01 May 2024

PD Monitoring Identifies The Cause of Dust Contamination

Partial discharge measurement specialist Power Diagnostix Systems, part of the Megger group of companies, used its online partial discharge monitoring technology to identify the cause of contamination on a critical motor in a European chemical plant.

two months after machine cleaning, drying, and repainting a critical 10kV, 6.7MVA motor, a visual inspection uncovered substantial contamination with white powder-like dust. It's very likely that this dust has a reasonable surface conductivity, which poses a risk for strong surface discharges that can eventually lead to flashover. Additionally, the core material that was not covered with paint showed relatively strong corrosion. This indicated that the machine had seen very strong discharge activities, with the produced ozone acting as a corroding agent. Unfortunately, this process is a selfsupporting cycle – dust contamination leads to surface discharge, which causes stronger corrosion, which causes surface discharge, and so on. However, this behaviour is unusual only two months after overhaul and operation.


Due to the criticality of the motor for supplying power to chemical process equipment, an extended outage for shop testing and additional overhaul would have caused large economic losses and posed additional risks. The customer wished to maintain the motor's operation for seven months without a significant outage. Therefore, online PD measurements were conducted to investigate.

The ICMsystem from high-voltage measurement specialist, Power Diagnostix Systems, was used for partial discharge measurements after installing coupling capacitors and conducting PD calibration.

Phase-resolved partial discharge (PRPD) patterns obtained with the ICMsystem, as shown in Figure 1, indicated severely thermally aged insulation and strong surface discharges, which were very likely correlated with the dust contamination. Additionally, sparking or slot discharges were indicated by a pattern predominantly found with phase V, which increases with the machine's loading. Typically, loose wedges and subsequent deterioration of the ground wall insulation and slot corona protection due to bar vibration, are the cause of this type of slot discharges.

Generally, the discharge activity with this machine was relatively strong, with the strongest surface and slot discharges measured at values of up to 20nC and 25nC, respectively. Motors of similar age and size typically show activities below 5nC when in good condition.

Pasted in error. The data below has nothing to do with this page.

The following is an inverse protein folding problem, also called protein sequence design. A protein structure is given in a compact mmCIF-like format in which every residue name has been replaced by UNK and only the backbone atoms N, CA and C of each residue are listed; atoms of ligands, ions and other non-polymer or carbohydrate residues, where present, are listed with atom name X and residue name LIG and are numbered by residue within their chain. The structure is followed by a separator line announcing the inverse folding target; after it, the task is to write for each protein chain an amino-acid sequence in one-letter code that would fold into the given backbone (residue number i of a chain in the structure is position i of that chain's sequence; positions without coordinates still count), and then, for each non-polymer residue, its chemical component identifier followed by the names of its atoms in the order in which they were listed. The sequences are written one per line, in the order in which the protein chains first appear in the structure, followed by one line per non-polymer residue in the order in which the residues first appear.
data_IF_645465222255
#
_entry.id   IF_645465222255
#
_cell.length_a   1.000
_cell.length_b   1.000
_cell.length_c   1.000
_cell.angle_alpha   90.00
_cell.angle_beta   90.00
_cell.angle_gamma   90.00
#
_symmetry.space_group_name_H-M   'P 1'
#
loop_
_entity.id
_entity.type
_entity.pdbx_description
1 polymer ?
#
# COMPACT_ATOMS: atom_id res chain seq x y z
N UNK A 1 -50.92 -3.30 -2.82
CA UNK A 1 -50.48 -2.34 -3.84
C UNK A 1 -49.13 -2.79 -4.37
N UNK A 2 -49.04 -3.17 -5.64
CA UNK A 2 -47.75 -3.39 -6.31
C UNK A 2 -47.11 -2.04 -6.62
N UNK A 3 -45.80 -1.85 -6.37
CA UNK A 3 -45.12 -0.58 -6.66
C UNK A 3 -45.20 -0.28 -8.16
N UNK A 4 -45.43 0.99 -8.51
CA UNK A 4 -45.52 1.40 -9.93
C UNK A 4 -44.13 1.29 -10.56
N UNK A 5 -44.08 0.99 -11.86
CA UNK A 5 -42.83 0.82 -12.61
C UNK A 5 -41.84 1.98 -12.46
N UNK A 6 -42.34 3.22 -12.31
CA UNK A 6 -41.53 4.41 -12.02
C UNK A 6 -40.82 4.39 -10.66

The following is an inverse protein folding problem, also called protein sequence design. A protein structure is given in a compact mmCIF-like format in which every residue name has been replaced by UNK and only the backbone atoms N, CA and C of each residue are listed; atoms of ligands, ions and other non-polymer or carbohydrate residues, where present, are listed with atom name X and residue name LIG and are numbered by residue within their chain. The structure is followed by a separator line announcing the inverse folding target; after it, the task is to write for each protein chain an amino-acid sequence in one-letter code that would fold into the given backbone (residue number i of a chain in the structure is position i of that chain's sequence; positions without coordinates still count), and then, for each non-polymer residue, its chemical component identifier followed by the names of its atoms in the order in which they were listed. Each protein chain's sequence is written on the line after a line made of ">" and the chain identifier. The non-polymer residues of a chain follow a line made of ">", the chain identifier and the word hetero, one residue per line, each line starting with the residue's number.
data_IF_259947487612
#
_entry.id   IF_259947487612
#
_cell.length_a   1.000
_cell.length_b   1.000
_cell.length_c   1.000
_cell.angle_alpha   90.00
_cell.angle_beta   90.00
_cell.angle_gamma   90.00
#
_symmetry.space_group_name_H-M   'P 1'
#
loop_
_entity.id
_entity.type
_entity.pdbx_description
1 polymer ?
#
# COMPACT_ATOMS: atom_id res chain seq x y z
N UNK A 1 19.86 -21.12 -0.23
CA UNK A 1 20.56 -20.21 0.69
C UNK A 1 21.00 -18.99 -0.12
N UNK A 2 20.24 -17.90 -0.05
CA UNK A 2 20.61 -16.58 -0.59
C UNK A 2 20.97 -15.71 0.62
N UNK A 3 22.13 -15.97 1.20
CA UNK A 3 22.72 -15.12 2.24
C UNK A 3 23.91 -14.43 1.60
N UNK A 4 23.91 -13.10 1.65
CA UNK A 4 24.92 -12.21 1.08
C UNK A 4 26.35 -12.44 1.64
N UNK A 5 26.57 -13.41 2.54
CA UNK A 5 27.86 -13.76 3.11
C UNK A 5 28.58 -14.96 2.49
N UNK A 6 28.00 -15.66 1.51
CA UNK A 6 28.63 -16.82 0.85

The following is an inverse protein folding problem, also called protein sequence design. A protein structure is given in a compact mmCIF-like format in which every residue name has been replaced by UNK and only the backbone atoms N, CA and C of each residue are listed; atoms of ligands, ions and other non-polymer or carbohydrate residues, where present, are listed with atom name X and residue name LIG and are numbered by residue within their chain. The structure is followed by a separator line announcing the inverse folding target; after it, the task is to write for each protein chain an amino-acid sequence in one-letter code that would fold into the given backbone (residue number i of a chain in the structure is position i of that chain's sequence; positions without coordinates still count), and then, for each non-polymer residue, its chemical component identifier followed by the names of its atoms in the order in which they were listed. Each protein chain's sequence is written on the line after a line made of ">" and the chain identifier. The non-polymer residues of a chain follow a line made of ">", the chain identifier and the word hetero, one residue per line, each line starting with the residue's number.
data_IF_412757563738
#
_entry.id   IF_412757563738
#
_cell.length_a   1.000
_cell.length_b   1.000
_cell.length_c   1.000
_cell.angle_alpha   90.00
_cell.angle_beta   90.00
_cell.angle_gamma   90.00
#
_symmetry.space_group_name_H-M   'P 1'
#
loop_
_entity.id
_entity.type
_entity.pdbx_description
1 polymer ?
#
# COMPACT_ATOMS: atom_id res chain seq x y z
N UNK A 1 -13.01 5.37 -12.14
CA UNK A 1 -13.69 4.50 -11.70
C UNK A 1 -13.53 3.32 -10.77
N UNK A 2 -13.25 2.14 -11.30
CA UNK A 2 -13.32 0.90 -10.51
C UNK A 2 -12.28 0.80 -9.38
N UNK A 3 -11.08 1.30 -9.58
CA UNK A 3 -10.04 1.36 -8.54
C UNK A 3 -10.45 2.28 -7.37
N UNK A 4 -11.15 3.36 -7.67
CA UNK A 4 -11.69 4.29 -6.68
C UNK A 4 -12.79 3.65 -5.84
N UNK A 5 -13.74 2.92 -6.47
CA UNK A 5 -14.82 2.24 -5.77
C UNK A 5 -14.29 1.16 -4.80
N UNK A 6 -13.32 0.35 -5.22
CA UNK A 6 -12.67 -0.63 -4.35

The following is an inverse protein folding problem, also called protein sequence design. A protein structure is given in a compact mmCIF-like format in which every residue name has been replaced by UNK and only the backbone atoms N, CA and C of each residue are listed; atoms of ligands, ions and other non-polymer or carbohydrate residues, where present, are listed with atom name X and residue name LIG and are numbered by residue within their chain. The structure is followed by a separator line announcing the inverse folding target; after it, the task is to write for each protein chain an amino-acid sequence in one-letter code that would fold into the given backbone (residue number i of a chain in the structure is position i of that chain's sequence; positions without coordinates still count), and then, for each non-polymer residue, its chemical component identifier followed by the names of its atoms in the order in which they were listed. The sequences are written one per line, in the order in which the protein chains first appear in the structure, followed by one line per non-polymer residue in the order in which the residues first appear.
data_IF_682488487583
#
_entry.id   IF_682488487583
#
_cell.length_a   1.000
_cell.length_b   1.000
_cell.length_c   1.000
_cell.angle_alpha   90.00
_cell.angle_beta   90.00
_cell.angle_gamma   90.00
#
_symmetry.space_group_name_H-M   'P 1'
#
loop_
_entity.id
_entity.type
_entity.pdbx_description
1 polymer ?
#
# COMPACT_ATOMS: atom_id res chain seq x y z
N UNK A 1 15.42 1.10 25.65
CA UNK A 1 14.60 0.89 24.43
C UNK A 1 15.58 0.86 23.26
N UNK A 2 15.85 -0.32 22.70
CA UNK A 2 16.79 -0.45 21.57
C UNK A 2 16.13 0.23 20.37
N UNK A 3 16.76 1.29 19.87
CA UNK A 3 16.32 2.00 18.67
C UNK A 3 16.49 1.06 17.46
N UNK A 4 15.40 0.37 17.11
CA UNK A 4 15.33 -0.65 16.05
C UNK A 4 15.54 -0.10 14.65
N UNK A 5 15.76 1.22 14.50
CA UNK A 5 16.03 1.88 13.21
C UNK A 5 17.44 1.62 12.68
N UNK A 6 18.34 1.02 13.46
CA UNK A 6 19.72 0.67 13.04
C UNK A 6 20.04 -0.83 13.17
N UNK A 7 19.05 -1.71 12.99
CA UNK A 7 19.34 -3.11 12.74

PD measurements confirmed that the observed dust contamination was not benign. Despite the recent refurbishment, PRPD analysis confirmed strong surface discharge activity on top of severe thermal ageing. Simple cleaning and repainting would not be sufficient to allow this machine to continue reliable operation.


The typical recommendation based on the result of this testing would be immediate rewinding or replacement. However, the customer accepted the risk with further operation since the machine needed to remain uninterrupted for approximately seven months. Therefore, Power Diagnostix recommended installing a partial discharge monitoring device (ICMmonitor portable), which would use the already-installed coupling capacitors in the termination, which remained from the service job. Partial discharge activity could then be continuously monitored for the next seven months, and increased activity could be exported via a 4-20mA signal, via alarm contacts, or via a Monitoring Web Server (MWS), which PD experts from Power Diagnostix could then access for remote support and further analysis. Of course, it was recommended that rewinding or replacement was carried out as soon as operationally feasible or if increased PD activity was observed.

Power Diagnostix also recommended investigating the source of the dust within the cooling system. Once found, the corroded material could be suitably coated or painted to avoid further contamination and a subsequent increase in surface discharges.